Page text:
Crypto Debit Card Coming to Mexico as Colombia, Peru Demand Soars
A banking company claims it will allow Mexican customers to make payments in cryptocurrencies using debit cards. The firm, named Tauros, says its new digital account lets customers keep money in fiat as well as tokens including bitcoin.
Although the company says its new card currently only allows peso transactions, it claims that “in the coming months, customers will be able to make payments in cryptocurrencies such as bitcoin.”
Cryptocurrencies are not legal tender in Mexico, but Tauros says it has a way to get around the problem. According to El Universal, the company states that Mexican law recognizes cryptocurrencies as a “means of storage or value transfer, with which payments can be made.”
Many observers have pointed out that demand for crypto pay is likely to increase in Mexico – with new fintech laws coming into effect yesterday.
The new regulations effectively outlaw many forms of e-wallet for payment platforms such as PayPal. With the Mexican peso dropping to a new eight-month low against the U.S. dollar last month, and the central bank set to cut interest rates, crypto fever might strengthen in the country.
According to Global Digital data, almost 6% of the surveyed Mexican internet users already owned cryptocurrency a year ago – the 16th-highest figure in the world.
Mexican interest in cryptocurrencies is outstripped in the region only by Brazil and Colombia, although crypto-fever seems to be spreading fastest in the latter.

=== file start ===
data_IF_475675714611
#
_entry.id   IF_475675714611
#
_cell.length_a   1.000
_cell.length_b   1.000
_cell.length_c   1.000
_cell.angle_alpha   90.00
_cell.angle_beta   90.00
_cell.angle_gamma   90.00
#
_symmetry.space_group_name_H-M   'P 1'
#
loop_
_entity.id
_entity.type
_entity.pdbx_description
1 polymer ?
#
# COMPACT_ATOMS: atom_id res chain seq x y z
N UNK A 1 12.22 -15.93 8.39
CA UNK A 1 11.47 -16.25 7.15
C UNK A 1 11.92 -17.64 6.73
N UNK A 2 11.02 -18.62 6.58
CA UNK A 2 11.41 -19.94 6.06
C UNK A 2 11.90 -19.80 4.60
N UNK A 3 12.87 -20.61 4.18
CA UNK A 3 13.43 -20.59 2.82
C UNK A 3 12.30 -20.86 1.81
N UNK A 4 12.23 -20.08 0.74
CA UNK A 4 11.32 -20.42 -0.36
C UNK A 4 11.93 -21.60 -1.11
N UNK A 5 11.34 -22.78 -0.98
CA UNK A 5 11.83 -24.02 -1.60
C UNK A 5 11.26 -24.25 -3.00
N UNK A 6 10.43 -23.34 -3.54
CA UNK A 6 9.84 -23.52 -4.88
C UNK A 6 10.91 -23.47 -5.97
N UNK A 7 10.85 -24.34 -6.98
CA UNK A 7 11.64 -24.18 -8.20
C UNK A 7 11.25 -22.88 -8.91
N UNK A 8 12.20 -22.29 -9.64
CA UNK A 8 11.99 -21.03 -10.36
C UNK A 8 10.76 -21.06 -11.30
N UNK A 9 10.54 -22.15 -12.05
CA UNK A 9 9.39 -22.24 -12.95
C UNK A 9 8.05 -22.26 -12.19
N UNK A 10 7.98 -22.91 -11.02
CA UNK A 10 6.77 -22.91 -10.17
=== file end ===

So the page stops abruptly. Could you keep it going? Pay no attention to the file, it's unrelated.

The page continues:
The companies looking to install 20 new crypto ATMs in Colombia appear to be chomping at the bit, hopeful that customers will prove eager to flee from fiat to crypto.
Quoted in La Opinion, Paxful – one of the aforementioned companies – said,
“Colombia is our main market in the [Latin American] region. Last month, we processed 30,000 cryptocurrency transactions with sellers located in Colombia. This year, we have seen a growth of 65%, and over USD 1 million has been processed on our platform.”
Crypto ownership among the surveyed internet users stood at 7.7% a year ago, also per Global Digital figures.
Meanwhile, in Peru, ibitt, another company looking to operate a vast network of cryptocurrency ATMs across the entire Latin American region, has partnered with HTC in a deal that will see the latter’s Exodus 1 smartphone go on sale in the country. Per La Cuarta, the Exodus 1 – which features a hardware wallet from cryptocurrencies – will go on sale from October.
ibitt earlier this year began its crypto ATM expansion in Chile and Peru, with multiple machines installed in major cities in both countries.